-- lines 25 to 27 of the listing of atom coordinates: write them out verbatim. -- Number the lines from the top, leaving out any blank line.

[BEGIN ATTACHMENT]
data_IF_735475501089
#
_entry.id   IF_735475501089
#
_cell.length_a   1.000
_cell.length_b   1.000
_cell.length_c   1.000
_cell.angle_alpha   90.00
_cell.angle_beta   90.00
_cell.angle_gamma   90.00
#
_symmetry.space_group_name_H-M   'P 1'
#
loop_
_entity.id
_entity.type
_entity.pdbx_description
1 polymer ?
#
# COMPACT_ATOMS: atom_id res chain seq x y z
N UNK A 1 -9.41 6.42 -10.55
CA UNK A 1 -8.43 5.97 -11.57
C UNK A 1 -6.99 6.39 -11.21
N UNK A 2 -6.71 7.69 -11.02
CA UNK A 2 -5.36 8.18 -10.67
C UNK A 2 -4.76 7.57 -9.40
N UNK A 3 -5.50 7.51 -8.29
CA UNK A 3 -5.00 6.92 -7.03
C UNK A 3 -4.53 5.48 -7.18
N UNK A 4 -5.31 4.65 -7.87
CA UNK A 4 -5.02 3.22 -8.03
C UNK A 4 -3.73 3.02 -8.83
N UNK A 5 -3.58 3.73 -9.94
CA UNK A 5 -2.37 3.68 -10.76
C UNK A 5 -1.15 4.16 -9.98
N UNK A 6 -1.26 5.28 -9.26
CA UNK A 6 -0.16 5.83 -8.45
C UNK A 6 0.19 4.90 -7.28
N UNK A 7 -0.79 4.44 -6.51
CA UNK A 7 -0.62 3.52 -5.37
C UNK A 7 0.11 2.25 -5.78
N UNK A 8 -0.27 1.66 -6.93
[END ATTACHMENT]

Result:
CA UNK A 2 -5.36 8.18 -10.67
C UNK A 2 -4.76 7.57 -9.40
N UNK A 3 -5.50 7.51 -8.29